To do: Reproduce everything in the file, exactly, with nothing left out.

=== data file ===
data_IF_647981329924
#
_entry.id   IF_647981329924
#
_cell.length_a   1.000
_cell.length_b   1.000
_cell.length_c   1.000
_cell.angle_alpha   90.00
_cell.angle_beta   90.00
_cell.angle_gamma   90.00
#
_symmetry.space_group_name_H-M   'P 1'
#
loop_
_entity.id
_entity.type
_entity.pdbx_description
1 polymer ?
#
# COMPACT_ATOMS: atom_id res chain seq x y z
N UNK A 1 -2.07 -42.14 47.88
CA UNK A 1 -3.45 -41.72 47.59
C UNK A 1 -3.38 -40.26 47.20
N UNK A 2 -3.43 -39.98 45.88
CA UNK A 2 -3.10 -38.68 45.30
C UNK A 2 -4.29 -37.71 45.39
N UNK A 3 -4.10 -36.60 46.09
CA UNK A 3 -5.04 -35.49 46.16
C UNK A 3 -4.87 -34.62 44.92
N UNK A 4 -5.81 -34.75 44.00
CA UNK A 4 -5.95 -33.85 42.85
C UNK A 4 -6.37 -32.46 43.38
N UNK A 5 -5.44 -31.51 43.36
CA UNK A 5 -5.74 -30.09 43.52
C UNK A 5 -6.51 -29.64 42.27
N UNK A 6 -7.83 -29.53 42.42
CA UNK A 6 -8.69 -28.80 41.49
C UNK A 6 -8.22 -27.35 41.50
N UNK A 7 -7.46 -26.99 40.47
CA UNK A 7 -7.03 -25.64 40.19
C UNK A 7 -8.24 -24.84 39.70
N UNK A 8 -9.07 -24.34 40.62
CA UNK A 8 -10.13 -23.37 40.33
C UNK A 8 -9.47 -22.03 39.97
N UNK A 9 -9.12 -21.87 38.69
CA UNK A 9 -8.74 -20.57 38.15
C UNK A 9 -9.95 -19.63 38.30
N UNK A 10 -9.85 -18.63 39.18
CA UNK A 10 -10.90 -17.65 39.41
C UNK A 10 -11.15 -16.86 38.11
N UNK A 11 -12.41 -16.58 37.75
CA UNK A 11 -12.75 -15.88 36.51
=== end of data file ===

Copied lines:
data_IF_647981329924
#
_entry.id   IF_647981329924
#
_cell.length_a   1.000
_cell.length_b   1.000
_cell.length_c   1.000
_cell.angle_alpha   90.00
_cell.angle_beta   90.00
_cell.angle_gamma   90.00
#
_symmetry.space_group_name_H-M   'P 1'
#
loop_
_entity.id
_entity.type
_entity.pdbx_description
1 polymer ?
#
# COMPACT_ATOMS: atom_id res chain seq x y z
N UNK A 1 -2.07 -42.14 47.88
CA UNK A 1 -3.45 -41.72 47.59
C UNK A 1 -3.38 -40.26 47.20
N UNK A 2 -3.43 -39.98 45.88
CA UNK A 2 -3.10 -38.68 45.30
C UNK A 2 -4.29 -37.71 45.39
N UNK A 3 -4.10 -36.60 46.09
CA UNK A 3 -5.04 -35.49 46.16
C UNK A 3 -4.87 -34.62 44.92
N UNK A 4 -5.81 -34.75 44.00
CA UNK A 4 -5.95 -33.85 42.85
C UNK A 4 -6.37 -32.46 43.38
N UNK A 5 -5.44 -31.51 43.36
CA UNK A 5 -5.74 -30.09 43.52
C UNK A 5 -6.51 -29.64 42.27
N UNK A 6 -7.83 -29.53 42.42
CA UNK A 6 -8.69 -28.80 41.49
C UNK A 6 -8.22 -27.35 41.50
N UNK A 7 -7.46 -26.99 40.47
CA UNK A 7 -7.03 -25.64 40.19
C UNK A 7 -8.24 -24.84 39.70
N UNK A 8 -9.07 -24.34 40.62
CA UNK A 8 -10.13 -23.37 40.33
C UNK A 8 -9.47 -22.03 39.97
N UNK A 9 -9.12 -21.87 38.69
CA UNK A 9 -8.74 -20.57 38.15
C UNK A 9 -9.95 -19.63 38.30
N UNK A 10 -9.85 -18.63 39.18
CA UNK A 10 -10.90 -17.65 39.41
C UNK A 10 -11.15 -16.86 38.11
N UNK A 11 -12.41 -16.58 37.75
CA UNK A 11 -12.75 -15.88 36.51